Microsoft Research is involved in bringing groundbreaking tech to humans. Earlier, we saw a prototype of 3D Touch where hovering over a touchscreen device would help the user in interacting with the device. This tech was also seen in the canceled Lumia McLaren Prototype that was leaked. They bought the concept of Augmented Reality headsets before everyone else. Now, they have shown off a new concept of a bot that can draw anything you ask it to.
A bot that can draw anything you want
Here, the AI focused on the short words of a description you give it. For example in the image above, the description given was a bird with a yellow body, black wings, and a short beak. Now, it uses its caption based technology to read those words and generate an image that the users desires it to be like. This results in a 3-fold boost in image quality.
Not only this, but this AI Bot can draw scenery with two mountains and sun in between, a farm with two windmills, and much more.
Xiaodong He is a principal researcher and research manager in the Deep Learning Technology Center at Microsoft’s Research Lab in Redmond, Seattle; he said in a statement that,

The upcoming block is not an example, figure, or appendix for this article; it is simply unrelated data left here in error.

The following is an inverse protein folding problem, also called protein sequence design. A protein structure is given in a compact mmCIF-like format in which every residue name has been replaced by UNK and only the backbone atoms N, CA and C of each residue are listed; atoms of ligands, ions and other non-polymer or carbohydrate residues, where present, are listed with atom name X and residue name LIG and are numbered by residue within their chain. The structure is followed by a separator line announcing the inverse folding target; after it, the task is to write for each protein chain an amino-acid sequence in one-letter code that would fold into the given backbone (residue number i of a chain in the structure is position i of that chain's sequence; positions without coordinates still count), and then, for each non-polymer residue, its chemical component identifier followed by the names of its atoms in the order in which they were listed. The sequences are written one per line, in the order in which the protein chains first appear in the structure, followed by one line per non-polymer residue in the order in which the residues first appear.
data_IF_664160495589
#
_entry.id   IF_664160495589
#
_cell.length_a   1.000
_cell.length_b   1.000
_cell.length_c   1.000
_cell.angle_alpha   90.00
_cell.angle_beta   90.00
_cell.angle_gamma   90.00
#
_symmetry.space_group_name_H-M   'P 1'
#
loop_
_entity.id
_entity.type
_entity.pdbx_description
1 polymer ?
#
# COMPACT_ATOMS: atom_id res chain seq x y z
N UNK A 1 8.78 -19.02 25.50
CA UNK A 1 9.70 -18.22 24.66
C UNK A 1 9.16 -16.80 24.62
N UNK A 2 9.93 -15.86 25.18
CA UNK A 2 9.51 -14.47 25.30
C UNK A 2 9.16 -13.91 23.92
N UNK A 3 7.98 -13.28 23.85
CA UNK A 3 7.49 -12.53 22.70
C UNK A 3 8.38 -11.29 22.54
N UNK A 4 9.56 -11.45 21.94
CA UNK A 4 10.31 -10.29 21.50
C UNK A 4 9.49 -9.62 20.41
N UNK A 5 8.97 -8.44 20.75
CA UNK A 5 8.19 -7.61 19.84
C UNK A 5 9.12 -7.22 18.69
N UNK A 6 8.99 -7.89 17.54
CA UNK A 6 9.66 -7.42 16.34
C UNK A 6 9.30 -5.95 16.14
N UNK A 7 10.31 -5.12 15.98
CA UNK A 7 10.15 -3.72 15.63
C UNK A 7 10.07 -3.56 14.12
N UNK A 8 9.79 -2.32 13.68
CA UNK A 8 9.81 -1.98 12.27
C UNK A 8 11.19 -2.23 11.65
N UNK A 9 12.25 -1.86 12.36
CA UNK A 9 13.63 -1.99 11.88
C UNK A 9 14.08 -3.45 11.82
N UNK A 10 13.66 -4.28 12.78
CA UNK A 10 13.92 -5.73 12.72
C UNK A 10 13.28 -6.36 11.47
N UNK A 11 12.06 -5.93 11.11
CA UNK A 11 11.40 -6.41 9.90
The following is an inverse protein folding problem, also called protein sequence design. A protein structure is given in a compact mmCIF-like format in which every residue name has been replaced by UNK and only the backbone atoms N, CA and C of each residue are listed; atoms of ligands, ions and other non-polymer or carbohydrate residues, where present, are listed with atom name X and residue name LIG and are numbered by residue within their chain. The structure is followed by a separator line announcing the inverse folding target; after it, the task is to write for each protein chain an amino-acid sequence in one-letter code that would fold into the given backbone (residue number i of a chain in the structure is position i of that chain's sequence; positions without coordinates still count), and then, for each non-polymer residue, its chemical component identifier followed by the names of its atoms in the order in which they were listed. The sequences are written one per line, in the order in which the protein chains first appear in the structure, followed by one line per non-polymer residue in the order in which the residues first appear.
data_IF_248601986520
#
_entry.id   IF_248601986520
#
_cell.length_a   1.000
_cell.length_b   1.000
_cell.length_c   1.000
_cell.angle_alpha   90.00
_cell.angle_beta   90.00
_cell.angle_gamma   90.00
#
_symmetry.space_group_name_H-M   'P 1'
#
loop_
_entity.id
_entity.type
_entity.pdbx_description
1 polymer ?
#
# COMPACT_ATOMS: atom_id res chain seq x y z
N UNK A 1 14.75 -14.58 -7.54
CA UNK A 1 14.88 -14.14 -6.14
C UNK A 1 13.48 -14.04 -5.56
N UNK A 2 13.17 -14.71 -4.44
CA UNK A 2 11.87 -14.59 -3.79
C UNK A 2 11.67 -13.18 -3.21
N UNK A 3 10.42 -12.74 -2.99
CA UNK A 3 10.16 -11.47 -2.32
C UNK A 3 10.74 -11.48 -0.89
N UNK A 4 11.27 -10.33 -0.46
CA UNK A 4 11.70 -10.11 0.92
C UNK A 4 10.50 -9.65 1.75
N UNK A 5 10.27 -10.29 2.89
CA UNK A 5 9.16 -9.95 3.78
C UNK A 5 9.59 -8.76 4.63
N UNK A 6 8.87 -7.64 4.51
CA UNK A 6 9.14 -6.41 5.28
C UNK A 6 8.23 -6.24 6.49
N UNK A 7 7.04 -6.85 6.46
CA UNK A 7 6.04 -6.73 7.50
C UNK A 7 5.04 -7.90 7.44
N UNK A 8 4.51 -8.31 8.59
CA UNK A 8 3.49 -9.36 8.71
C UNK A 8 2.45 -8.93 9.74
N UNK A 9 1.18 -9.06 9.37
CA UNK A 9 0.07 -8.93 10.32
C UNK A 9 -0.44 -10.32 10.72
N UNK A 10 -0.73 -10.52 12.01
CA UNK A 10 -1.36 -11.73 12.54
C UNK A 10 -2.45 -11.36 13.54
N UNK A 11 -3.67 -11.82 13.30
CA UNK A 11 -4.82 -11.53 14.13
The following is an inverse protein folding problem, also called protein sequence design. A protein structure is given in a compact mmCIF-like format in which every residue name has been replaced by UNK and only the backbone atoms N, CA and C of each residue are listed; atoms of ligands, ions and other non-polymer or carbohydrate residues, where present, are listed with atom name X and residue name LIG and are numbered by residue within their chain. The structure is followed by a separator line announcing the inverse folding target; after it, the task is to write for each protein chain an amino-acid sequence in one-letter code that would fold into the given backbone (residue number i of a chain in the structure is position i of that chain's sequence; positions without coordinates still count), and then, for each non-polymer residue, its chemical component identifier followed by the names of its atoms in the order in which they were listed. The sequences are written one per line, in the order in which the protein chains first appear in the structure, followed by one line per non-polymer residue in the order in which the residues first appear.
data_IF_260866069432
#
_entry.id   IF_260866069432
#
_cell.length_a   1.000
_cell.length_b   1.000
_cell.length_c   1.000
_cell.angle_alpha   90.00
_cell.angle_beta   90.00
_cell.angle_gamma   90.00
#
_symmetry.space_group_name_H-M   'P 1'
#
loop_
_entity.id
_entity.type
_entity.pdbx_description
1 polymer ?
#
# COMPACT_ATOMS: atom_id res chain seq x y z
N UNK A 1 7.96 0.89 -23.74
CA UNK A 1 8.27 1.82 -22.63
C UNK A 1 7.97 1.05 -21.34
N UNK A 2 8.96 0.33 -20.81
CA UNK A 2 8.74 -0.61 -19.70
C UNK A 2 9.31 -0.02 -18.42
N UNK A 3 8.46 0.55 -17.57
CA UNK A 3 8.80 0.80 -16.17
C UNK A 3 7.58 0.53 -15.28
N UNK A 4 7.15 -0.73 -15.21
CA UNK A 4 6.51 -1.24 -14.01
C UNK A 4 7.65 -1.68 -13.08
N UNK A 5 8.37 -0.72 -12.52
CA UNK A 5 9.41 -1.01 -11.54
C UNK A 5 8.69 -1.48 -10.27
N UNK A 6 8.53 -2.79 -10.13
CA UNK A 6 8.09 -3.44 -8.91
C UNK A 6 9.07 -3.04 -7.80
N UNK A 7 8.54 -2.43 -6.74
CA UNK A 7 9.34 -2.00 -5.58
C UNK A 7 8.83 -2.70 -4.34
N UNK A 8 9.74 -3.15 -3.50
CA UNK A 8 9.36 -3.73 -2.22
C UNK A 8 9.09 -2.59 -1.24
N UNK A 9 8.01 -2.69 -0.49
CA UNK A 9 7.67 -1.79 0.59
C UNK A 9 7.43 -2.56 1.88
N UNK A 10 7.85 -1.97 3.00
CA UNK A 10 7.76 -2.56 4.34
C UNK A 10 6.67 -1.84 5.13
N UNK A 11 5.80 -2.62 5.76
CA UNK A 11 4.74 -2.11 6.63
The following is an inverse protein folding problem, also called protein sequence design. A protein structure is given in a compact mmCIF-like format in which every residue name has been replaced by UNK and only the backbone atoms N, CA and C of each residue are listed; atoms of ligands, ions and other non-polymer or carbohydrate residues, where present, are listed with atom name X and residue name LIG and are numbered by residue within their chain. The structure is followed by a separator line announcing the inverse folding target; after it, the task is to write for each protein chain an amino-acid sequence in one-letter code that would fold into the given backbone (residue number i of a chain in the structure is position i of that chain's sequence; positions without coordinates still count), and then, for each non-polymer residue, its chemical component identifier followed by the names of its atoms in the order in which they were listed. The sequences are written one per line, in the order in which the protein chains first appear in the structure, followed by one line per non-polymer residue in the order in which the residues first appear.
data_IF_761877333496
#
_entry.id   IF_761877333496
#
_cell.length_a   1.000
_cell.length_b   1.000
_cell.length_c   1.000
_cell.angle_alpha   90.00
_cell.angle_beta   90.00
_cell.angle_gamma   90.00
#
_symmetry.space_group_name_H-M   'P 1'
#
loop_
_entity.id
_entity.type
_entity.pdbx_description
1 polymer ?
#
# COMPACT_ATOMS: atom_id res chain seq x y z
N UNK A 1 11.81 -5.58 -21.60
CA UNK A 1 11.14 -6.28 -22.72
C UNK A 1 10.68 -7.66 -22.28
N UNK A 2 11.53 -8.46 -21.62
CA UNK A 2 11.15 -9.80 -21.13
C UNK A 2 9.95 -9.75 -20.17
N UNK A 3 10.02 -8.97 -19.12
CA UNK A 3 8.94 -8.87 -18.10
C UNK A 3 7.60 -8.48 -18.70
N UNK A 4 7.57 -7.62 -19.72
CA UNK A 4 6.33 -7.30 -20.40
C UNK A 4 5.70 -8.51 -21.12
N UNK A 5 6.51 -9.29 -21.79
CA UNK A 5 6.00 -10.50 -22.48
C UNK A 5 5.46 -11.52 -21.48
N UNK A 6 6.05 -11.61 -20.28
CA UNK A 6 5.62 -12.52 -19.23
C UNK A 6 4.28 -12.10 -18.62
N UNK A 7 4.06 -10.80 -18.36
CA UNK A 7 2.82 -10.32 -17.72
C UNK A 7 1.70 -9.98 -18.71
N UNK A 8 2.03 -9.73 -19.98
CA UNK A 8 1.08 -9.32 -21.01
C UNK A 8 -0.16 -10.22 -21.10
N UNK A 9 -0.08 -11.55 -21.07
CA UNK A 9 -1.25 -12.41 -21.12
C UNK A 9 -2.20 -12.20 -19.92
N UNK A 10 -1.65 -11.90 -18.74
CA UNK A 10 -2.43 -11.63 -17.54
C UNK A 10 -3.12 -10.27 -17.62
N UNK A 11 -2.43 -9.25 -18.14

If you go to Bing and you search for a bird, you get a bird picture. But here, the pictures are created by the computer, pixel by pixel, from scratch.
These birds may not exist in the real world — they are just an aspect of our computer’s imagination of birds.
The main crux of this concept lies in the making of CaptionBot and SeeingAI that used the advanced image recognition technology to describe things around them.
Qiuyuan Huang is a postdoctoral researcher in He’s group, and also he co-authored a paper titled “So, it is a cycle” stated that,
“Now we want to use the text to generate the image,”
He also highlighted in a statement that,
We can control what we describe and see how the machine reacts. We can poke and test what the machine learned. The machine has some background learned commonsense, but it can still follow what you ask and maybe, sometimes, it seems a bit ridiculous.
You can read more about this technology at Microsoft Blogs.